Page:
Oh, who am I trying to fool? Working the night shift and weekends are, on a whole, pretty stinky. But looking on the bright side, I am working in the industry I went to college for and I've met a whole lot of cool people along the way, including my husband! Maybe one day I'll become a nine-to-fiver, or if I win the lotto I'll buy my own station. As the great television newsman Edward R. Murrow would say: "Good night and good luck."
– Miriam Sholder
SEE ALSO:Top Jobs for Night Owls
On the fast track to family bliss
I work the night shift for Amtrak. We call it "Third Shift." I am an electrical technician, and I keep the Acela high-speed trains running. They are the fastest trains in the United States, though they don't hold a candle to the bullet trains in Europe and Asia.
I know it sounds crazy, but I actually like working nights. I have been at Amtrak for 11 years now, and have been on third shift that whole time. We're union, so the more senior you are, the better your pick of jobs. What that means is that if I wanted a daylight job, I could have one. But I've been on third shift for so long, I couldn't fathom working days.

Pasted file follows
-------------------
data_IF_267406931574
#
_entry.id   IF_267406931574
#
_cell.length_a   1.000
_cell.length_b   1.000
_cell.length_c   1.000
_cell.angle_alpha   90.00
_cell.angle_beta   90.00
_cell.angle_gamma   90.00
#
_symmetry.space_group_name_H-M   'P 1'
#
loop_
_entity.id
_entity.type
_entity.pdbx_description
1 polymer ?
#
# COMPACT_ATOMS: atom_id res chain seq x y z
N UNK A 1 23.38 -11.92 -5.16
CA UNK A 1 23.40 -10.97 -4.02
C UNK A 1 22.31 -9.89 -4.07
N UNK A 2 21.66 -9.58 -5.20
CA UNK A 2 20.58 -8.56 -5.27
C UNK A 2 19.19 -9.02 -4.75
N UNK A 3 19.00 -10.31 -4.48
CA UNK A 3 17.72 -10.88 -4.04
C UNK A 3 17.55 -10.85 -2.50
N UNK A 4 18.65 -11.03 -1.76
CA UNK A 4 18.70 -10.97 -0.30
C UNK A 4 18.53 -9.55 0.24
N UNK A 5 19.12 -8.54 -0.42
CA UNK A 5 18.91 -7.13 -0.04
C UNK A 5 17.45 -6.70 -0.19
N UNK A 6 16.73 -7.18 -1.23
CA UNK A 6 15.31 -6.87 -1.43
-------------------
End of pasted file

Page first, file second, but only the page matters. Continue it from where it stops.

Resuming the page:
Now, all that said, there definitely are some adjustments to be made. For one, you have to be able to sleep when it's light outside. This means not only do you have to block out the light, you also have to block out the temptation to not miss what's going on.
When I first started on nights, I was single. Now, while it's tough to work nights when you are single, it's 10 times as hard to do with a family. Believe me, it's a constant struggle. Now that I have kids, I watch them during the day while my wife is working. Since she has a floating schedule, my sleep times are far from consistent. Sometimes I lay down around 4PM and sleep until 9PM, and sometimes I lay down at 9AM, then sleep until 2PM. Sounds bad, doesn't it? Well, there are also days when I lay down at 9AM, sleep until 11AM, watch the kids until 7PM, lay back down at about 7:30PM, then wake up at 9PM and go to work. Now THAT'S tough.